Most of us assume our confidentiality is protected when we take an HIV test. But if you live in Michigan, don’t take that for granted.
For the past ten years, the Michigan Department of Community Health has been collecting names, birth dates, risk categories, and other details of people who get tested at publicly-funded locations, reports the American Independent (TAI)
The information, which also includes the coded identities of people whose partners are HIV-positive, is kept in a database “indefinitely.”
Authorities claim there are no names in the database, but somehow regional health departments have accessed the files and tracked down individuals they feel pose a public health threat. (According to TAI, the database has also been used as part of criminal prosecutions against people with HIV.)
The study, authored by University of Michigan Ph.D. candidate Trevor Hoppe, found that the database has been used specifically to identify and target sexual or needle-sharing partners of newly diagnosed HIV-positive persons where the infected person may not have disclosed his or her status to partners; women who are HIV-positive and have become pregnant; and HIV-positive persons who have been diagnosed with other sexually transmitted infections.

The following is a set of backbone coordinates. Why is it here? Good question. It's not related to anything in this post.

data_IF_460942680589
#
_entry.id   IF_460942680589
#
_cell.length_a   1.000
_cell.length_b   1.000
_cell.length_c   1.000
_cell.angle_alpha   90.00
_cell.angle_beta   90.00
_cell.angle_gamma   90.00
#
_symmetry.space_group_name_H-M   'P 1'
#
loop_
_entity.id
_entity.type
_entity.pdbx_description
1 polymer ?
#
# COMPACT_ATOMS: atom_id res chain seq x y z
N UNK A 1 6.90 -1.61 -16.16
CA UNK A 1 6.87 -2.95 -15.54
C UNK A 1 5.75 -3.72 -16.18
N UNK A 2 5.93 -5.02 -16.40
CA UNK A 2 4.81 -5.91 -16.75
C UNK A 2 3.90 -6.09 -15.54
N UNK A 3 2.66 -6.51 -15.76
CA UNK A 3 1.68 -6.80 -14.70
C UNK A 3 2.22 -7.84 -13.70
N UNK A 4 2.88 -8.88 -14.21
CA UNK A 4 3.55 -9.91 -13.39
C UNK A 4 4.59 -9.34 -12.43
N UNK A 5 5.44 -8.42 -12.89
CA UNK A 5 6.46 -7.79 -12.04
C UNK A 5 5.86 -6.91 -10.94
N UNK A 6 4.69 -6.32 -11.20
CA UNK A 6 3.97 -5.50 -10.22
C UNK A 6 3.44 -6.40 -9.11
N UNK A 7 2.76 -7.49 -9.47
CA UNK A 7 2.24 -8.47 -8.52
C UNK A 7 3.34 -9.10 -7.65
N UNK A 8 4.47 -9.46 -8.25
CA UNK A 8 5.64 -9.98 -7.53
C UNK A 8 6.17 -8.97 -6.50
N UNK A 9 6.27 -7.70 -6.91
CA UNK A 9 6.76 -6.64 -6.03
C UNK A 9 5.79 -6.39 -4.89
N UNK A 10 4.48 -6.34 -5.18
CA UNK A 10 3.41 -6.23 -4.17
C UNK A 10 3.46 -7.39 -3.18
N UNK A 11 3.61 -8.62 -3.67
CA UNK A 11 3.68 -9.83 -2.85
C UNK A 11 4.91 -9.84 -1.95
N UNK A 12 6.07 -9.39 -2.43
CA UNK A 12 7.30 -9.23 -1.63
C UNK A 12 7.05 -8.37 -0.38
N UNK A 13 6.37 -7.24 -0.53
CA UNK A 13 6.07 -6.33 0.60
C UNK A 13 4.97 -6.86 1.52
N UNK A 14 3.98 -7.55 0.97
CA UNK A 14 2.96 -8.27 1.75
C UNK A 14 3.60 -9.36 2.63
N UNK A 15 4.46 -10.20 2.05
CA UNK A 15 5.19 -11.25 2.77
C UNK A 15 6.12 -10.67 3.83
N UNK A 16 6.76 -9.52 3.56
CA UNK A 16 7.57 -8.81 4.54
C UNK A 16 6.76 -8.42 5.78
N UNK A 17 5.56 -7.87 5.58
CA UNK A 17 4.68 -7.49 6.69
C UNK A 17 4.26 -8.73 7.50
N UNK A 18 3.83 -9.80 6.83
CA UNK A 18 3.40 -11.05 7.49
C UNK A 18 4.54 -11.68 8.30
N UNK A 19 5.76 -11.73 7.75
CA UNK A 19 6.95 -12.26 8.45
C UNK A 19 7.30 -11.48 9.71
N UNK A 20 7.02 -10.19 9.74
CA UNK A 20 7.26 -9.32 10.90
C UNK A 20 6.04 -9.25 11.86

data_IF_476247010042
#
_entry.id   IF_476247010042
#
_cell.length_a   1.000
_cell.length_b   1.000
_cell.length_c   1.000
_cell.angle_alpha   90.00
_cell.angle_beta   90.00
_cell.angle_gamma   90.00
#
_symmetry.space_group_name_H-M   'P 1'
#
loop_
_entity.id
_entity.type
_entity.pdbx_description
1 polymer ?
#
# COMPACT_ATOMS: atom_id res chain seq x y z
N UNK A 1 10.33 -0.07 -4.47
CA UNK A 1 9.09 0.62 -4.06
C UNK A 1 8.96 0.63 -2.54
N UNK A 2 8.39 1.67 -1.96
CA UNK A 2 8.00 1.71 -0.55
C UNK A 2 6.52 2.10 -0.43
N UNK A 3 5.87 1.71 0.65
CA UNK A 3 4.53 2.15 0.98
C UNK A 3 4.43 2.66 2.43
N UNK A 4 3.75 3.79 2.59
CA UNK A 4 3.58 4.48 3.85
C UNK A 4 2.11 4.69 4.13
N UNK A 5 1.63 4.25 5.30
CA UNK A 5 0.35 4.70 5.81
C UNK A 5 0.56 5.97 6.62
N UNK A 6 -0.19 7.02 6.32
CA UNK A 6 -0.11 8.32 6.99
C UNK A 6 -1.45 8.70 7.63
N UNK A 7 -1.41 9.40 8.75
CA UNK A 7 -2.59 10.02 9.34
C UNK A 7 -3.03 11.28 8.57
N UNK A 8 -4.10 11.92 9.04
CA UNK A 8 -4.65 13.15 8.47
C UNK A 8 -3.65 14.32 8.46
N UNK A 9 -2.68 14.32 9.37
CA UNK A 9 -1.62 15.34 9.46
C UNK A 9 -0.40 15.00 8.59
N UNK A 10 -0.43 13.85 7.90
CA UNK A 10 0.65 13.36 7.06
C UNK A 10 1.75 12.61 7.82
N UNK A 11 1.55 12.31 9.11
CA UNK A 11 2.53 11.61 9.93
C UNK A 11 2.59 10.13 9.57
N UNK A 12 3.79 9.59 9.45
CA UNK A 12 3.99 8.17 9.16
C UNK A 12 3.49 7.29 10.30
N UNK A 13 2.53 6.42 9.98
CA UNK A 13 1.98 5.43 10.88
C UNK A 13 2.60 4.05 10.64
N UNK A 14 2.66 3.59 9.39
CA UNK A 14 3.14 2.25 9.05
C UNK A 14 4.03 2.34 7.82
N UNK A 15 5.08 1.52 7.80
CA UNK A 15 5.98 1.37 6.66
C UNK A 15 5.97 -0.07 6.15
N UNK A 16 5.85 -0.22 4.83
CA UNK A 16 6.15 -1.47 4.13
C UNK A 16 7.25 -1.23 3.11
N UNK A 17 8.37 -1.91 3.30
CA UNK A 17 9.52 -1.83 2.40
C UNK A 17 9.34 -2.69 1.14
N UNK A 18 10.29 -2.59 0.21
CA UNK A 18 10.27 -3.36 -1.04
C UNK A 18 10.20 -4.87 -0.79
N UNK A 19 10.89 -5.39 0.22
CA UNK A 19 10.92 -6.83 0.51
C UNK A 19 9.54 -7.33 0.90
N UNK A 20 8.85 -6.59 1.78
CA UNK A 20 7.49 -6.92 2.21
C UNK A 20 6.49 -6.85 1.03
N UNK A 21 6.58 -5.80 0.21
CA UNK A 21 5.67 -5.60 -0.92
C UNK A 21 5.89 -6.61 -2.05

If you knew certain details about a subject, you could access their corresponding test results. A random stranger probably couldn’t figure it out (probably). But if the district attorney wanted to convict you under Michigan’s HIV-transmission law, he could get the health department to disclose your status, when and where you found out, and other incriminating details.
Though the department tells patients their results are confidential, it has a funny definition of the word—as all positive and negative results are reported to state authorities.
“Multiple state-certified HIV testers confirmed with TAI that they are taught in mandatory certification training to tell clients that testing information is kept confidential but not to mention that the information is collected and maintained by the state.”
Michigan isn’t the only state to use an identity-based coding system, but not every state does. The Centers for Disease Control and Prevention says it only requires anonymous demographic information for grant-reporting purposes.